Part 4, Chapter 1 Notes from The Fountainhead

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The Fountainhead Part 4, Chapter 1

A young man, fresh out of college and looking for meaning in life, wonders why everything meaningful must be in nature. He cannot understand why people can't feel full of awe in front of things that are made by man. Riding through the countryside of Pennsylvania, he finds a collection of buildings all built on the same theme, made of fieldstone and glass. It makes sense to him; he sees Roark, and asks if they are real; Roark says it's a resort, which will open in a few weeks. The boy thanks him for building them and leaves, with a new sense of purpose and courage.

Roark goes to see Caleb Bradley about the Monadnock Valley resort project when he hears about it, not expecting to get the job. Bradley calls a few days later and arranges a meeting with the board; he tells them what he told Bradley, that for a summer resort for the middle class, the best thing would be to create privacy. Each house, pool, tennis courts, etc. should be hidden from each other in the hills. He signs a contract to build the resort, making sure that Bradley initials every drawing he makes.

During the last twelve months of the project, Roark and his builders set up shacks on the construction site and live there. They see it as a crusade; they know that no one can beat Roark, not the whole world. Mallory gets the feeling that it's the Stoddard Temple all over again, and says this to Roark. Roark agrees, but admits he doesn't know what they're after.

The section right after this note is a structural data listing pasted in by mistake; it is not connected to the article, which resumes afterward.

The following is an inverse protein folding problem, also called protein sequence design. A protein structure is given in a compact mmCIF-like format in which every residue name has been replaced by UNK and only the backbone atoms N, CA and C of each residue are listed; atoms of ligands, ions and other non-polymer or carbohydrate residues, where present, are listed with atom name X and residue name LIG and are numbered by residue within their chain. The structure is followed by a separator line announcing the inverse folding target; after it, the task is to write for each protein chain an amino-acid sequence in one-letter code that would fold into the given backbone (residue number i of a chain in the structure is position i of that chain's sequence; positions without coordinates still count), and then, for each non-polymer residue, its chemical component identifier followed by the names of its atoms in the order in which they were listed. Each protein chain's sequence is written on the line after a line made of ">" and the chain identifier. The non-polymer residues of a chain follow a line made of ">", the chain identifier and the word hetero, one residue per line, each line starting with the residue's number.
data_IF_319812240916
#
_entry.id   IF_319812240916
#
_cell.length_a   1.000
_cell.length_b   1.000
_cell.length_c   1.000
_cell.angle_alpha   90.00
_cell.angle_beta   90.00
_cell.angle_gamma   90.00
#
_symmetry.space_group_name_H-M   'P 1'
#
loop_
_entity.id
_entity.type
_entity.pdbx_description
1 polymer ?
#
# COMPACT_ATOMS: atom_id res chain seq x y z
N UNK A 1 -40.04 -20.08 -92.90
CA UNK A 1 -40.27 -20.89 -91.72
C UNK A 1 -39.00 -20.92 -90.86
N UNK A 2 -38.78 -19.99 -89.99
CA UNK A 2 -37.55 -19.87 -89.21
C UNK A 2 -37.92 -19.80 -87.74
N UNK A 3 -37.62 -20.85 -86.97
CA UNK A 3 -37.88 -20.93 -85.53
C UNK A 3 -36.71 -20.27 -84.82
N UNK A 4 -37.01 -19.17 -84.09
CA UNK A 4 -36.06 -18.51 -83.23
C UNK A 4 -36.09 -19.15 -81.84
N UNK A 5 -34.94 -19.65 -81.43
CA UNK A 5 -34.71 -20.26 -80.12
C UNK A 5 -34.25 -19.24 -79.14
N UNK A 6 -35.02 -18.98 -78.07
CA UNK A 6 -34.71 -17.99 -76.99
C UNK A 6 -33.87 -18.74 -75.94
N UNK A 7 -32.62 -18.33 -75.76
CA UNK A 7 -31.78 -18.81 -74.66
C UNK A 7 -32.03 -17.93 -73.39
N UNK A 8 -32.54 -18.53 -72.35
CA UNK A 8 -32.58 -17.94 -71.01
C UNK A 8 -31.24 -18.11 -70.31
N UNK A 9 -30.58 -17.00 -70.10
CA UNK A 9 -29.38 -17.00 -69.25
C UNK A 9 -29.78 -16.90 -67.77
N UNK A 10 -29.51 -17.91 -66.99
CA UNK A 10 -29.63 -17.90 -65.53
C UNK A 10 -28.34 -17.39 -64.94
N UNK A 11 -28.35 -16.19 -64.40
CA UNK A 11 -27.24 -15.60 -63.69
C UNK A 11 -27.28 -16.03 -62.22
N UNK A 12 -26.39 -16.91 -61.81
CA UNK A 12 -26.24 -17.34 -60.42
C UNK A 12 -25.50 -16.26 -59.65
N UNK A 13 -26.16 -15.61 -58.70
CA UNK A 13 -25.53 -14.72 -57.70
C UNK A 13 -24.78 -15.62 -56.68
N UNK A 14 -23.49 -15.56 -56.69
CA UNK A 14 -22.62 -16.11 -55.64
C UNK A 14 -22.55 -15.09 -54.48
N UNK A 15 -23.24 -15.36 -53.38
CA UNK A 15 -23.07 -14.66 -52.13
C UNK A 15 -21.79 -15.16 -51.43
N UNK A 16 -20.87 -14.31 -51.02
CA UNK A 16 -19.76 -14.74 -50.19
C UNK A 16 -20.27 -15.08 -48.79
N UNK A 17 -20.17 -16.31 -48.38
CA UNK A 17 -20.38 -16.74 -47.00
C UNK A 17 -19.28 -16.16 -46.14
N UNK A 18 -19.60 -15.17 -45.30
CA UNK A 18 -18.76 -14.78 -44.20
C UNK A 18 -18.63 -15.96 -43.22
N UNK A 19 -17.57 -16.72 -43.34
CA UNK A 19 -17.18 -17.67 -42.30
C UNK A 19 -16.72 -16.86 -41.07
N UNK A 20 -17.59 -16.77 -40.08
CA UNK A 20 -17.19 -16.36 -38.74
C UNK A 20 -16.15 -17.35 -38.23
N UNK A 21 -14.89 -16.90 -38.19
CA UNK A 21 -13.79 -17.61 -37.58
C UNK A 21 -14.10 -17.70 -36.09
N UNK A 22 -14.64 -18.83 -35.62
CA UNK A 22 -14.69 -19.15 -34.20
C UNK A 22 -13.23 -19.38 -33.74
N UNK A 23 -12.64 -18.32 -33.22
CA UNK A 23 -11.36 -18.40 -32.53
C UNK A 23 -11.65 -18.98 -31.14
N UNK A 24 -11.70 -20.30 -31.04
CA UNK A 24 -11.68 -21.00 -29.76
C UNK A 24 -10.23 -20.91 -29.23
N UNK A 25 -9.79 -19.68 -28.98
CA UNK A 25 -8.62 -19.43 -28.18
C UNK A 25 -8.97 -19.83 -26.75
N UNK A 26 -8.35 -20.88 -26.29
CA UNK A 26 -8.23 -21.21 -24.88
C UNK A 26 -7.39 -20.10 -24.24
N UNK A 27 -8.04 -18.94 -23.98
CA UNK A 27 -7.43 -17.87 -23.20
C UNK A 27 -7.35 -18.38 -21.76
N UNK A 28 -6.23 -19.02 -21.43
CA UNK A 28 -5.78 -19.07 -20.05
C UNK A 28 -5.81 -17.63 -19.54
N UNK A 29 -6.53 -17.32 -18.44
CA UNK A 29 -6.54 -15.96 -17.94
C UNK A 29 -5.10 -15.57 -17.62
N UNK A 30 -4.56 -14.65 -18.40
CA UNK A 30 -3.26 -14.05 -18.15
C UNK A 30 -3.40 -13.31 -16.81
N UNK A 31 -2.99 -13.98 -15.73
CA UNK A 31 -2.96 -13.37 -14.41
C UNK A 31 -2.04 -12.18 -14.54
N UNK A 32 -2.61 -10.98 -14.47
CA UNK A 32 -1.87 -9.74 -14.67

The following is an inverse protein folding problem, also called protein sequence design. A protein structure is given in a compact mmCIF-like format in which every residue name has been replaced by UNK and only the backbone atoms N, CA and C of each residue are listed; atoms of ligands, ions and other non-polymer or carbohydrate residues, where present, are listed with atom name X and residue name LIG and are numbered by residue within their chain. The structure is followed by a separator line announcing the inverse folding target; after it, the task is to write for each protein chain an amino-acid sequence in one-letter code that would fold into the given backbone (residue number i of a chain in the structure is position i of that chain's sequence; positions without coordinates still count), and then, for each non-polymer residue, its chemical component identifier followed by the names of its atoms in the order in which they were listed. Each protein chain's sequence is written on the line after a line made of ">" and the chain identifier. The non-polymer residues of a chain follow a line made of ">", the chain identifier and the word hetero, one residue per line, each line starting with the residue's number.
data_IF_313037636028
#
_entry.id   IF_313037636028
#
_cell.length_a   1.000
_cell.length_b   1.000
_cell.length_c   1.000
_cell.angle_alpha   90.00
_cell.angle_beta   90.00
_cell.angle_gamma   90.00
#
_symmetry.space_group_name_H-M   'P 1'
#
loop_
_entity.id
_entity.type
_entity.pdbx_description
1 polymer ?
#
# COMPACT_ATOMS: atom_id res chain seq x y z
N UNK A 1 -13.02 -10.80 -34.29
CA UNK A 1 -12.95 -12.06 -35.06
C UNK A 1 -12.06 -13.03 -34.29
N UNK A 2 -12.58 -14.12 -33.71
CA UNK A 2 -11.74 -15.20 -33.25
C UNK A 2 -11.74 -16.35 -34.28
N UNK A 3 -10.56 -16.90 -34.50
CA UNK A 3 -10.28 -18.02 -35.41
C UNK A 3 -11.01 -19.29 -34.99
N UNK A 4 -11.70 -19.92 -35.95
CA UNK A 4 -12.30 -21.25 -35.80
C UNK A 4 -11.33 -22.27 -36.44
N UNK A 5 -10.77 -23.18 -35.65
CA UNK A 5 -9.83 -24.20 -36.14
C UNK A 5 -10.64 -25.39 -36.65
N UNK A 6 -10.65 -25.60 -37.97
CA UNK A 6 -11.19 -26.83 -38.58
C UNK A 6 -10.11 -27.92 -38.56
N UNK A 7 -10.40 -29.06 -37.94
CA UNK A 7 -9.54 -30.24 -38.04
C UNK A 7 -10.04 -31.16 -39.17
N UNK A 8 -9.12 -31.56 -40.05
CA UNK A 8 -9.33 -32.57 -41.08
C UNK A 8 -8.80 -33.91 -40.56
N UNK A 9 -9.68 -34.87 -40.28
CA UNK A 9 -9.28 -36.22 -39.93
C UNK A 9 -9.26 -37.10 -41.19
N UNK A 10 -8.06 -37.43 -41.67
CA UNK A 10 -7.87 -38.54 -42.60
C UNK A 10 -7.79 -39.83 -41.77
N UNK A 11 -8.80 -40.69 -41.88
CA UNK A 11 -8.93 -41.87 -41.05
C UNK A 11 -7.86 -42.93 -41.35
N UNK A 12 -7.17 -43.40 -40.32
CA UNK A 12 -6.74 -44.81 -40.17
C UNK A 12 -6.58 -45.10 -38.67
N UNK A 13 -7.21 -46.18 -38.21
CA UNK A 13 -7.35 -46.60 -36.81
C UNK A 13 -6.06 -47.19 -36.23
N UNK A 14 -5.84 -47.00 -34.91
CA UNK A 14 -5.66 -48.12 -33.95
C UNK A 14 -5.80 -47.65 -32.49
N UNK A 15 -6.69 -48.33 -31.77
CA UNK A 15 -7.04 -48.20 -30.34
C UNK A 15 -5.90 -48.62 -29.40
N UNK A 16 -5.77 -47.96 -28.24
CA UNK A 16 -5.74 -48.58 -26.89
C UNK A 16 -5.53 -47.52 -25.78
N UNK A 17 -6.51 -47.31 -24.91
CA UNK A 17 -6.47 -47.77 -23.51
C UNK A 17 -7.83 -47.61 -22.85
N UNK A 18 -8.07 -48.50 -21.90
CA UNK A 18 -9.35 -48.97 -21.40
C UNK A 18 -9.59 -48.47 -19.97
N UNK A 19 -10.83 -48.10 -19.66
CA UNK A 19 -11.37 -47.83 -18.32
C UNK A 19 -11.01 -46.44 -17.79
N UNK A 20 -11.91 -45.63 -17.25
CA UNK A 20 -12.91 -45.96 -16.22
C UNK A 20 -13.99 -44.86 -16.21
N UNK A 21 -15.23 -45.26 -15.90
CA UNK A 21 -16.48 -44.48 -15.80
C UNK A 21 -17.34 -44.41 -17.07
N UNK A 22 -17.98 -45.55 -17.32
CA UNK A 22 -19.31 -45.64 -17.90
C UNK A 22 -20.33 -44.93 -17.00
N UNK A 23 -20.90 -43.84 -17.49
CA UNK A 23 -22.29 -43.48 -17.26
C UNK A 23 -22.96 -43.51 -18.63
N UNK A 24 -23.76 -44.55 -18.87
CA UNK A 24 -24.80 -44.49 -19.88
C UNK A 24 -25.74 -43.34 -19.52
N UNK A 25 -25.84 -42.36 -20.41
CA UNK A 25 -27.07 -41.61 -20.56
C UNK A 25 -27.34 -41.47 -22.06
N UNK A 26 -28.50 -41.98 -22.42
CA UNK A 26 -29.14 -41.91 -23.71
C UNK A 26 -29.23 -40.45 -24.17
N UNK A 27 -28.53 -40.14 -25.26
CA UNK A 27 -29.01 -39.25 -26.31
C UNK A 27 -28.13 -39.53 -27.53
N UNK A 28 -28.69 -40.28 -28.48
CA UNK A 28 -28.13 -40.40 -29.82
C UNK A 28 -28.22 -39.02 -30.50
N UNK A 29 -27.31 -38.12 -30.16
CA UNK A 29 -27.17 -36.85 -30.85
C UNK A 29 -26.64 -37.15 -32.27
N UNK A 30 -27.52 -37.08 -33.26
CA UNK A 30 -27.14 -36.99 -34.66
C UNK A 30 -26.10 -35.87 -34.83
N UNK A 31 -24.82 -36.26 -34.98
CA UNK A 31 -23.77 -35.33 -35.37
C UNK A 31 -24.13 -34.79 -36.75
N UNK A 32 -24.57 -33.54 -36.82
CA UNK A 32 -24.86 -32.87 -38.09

Kent Lansing sends Roark a wire from New York telling him that the Aquitania has been completed, and Roark goes to see it. He has been very busy in the past two years; commissions have been coming from all over the country. Mallory asks him why Bradley has been so quiet about the whole project; there has been almost no publicity since the construction began only ads that basically say that you will be bored to death if you come to Monadnock Valley. From its opening, though, the resort is full, and soon it is booked a year ahead of time. One day, Mallory comes to see Roark to tell him why there had been no press. Bradley and his company had sold two hundred percent of it. They had made money off wealthy people and expected to go bankrupt. They had chosen Roark as the architect most likely to fail. This enrages Mallory, seeing it as a cruel reality that the people who ordered Monadnock to be built had believed it was the worst thing that could be built, but Roark laughs, and says that Mallory feels the same way that Dominique used to feel.

Heller writes an article praising Roark and his buildings, and within a few months Roark is famous; everyone is talking about him, though most don't understand. Toohey writes an article about the resort and calls it a fraud and accuses its patrons of bad taste. In 1936 Roark is asked to be part of an eight-architect committee to design an exposition called "The March of the Centuries" at a World Fair. He says that he will design it, alone, and will not work on a committee. Peter Keating takes control of the committee.

Roark moves his office to the top floor of his Cord Building, from which he can see the Fargo store, the Enright House, the Aquitania, and the Dana Building. His secretary tells him that Gail Wynand has arranged to meet with him at Wynand's office the following day.

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